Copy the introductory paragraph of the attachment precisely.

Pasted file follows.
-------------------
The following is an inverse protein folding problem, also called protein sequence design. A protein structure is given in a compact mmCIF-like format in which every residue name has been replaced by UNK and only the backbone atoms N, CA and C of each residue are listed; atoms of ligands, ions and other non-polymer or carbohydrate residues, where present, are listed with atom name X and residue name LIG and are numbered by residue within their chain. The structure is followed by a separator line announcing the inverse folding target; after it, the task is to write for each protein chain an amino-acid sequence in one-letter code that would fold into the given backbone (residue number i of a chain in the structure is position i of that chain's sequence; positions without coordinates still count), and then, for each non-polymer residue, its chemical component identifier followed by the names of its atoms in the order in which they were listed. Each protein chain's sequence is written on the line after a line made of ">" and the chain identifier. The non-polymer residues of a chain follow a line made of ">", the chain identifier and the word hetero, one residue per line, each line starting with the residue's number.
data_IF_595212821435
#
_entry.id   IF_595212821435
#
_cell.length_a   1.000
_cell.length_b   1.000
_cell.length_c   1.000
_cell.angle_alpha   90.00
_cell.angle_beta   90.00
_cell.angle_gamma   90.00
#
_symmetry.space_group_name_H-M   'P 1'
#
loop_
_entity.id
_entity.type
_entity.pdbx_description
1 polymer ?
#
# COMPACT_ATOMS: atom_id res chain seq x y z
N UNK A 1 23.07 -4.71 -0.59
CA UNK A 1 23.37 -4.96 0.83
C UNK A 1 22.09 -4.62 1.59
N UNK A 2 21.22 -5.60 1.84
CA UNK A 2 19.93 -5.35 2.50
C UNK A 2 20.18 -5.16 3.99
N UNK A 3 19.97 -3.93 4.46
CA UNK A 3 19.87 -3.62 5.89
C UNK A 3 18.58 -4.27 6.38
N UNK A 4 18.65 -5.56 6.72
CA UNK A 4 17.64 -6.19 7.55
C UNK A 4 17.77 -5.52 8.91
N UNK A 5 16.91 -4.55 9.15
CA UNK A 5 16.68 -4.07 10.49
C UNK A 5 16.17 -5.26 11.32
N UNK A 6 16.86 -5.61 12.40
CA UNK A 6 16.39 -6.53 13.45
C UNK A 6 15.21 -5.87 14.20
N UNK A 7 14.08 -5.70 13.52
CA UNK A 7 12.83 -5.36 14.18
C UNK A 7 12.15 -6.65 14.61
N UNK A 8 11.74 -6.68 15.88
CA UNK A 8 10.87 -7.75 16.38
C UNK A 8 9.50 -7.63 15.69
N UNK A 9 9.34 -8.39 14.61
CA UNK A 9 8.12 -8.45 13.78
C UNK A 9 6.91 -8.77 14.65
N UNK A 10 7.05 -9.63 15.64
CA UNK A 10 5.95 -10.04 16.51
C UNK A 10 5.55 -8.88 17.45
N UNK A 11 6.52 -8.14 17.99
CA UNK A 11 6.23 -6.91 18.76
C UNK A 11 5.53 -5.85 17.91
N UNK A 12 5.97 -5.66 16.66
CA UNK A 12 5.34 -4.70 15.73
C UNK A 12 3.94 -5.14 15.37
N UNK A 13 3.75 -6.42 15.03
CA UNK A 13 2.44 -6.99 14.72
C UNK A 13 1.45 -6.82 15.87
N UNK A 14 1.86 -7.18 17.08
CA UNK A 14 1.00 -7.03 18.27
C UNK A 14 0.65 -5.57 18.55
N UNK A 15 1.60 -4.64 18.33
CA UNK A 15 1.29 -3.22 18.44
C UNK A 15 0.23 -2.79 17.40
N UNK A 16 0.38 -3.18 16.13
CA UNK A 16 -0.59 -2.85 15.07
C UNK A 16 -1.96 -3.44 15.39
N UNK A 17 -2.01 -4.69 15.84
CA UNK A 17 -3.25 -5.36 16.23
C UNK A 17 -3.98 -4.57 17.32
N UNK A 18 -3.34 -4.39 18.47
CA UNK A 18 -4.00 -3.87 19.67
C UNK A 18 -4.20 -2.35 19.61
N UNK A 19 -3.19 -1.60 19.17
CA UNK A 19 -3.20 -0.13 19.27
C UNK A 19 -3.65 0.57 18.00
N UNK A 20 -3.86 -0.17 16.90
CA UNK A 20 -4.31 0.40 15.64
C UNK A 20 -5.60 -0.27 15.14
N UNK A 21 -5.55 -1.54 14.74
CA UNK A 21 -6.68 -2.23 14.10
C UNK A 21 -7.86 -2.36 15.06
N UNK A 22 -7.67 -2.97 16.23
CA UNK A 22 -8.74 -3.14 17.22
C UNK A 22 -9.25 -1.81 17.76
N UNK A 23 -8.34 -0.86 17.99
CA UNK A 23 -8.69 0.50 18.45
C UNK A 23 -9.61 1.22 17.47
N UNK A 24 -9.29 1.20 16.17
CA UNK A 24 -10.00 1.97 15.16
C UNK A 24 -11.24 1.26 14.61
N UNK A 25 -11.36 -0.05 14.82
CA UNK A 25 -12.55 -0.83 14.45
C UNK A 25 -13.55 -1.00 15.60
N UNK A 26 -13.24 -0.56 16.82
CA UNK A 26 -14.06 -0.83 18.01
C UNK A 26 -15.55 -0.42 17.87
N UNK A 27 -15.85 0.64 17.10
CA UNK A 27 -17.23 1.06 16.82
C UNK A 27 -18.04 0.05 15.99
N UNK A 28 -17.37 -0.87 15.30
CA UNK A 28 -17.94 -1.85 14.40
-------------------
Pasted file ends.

The following is an inverse protein folding problem, also called protein sequence design. A protein structure is given in a compact mmCIF-like format in which every residue name has been replaced by UNK and only the backbone atoms N, CA and C of each residue are listed; atoms of ligands, ions and other non-polymer or carbohydrate residues, where present, are listed with atom name X and residue name LIG and are numbered by residue within their chain. The structure is followed by a separator line announcing the inverse folding target; after it, the task is to write for each protein chain an amino-acid sequence in one-letter code that would fold into the given backbone (residue number i of a chain in the structure is position i of that chain's sequence; positions without coordinates still count), and then, for each non-polymer residue, its chemical component identifier followed by the names of its atoms in the order in which they were listed. Each protein chain's sequence is written on the line after a line made of ">" and the chain identifier. The non-polymer residues of a chain follow a line made of ">", the chain identifier and the word hetero, one residue per line, each line starting with the residue's number.